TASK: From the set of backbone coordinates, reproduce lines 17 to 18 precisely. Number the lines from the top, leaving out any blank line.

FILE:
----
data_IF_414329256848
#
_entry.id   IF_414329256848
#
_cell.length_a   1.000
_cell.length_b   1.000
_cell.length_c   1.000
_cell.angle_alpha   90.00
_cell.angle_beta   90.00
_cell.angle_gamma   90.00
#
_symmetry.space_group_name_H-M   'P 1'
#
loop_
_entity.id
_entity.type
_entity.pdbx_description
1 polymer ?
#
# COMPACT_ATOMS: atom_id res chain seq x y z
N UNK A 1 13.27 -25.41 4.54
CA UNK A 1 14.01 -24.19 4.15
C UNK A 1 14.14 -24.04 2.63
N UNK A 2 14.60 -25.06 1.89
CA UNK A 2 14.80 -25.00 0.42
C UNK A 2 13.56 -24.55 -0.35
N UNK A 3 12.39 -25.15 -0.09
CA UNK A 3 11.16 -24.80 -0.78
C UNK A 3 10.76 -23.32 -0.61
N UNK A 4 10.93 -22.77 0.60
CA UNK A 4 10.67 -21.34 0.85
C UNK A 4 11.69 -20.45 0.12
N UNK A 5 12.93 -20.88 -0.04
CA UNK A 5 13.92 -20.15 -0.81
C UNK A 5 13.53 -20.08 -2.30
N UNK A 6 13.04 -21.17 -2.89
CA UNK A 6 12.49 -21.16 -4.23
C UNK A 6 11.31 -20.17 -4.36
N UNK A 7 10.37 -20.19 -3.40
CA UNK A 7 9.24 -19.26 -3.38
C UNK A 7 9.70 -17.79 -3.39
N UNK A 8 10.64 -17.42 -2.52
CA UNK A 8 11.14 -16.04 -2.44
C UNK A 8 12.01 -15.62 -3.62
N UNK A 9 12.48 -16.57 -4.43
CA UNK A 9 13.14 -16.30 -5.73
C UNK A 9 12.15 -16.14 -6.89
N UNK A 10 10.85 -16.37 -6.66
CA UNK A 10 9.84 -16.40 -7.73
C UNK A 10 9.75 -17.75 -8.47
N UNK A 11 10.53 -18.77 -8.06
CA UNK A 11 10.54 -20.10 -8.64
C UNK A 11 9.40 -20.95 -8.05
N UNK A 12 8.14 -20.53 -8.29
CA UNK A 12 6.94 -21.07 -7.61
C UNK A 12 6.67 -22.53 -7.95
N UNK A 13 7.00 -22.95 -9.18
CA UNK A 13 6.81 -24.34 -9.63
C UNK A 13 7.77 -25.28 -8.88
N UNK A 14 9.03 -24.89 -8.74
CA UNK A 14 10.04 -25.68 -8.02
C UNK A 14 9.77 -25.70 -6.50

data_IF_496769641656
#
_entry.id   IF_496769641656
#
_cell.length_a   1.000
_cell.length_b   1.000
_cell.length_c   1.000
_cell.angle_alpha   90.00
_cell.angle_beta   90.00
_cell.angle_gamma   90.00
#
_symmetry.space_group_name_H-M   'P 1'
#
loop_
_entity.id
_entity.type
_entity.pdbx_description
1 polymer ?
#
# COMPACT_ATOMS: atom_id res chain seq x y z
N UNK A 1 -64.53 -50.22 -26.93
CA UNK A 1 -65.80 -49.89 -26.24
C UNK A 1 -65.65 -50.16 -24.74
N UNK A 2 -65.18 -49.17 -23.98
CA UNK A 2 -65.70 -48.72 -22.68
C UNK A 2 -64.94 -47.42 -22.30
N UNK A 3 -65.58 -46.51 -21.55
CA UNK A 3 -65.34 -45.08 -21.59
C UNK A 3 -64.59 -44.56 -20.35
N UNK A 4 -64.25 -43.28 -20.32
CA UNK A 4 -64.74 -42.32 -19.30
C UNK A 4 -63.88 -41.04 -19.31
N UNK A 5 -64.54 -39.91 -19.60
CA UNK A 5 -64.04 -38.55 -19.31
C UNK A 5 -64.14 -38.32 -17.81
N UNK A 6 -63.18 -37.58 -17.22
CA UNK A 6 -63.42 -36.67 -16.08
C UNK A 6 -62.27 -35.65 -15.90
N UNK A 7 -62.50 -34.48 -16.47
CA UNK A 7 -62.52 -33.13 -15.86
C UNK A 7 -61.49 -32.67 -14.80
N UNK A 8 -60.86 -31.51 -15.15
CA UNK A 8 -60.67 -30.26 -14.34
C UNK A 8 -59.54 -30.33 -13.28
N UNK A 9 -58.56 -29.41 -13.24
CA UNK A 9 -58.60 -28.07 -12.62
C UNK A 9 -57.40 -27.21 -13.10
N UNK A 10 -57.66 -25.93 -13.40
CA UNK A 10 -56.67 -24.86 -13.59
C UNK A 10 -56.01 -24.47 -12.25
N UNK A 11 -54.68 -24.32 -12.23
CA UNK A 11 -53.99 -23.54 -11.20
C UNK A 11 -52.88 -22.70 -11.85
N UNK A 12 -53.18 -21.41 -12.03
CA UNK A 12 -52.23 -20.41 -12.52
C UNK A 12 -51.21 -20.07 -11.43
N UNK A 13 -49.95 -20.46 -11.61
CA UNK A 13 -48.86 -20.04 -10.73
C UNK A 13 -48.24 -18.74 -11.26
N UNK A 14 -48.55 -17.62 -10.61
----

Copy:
_entity.pdbx_description
1 polymer ?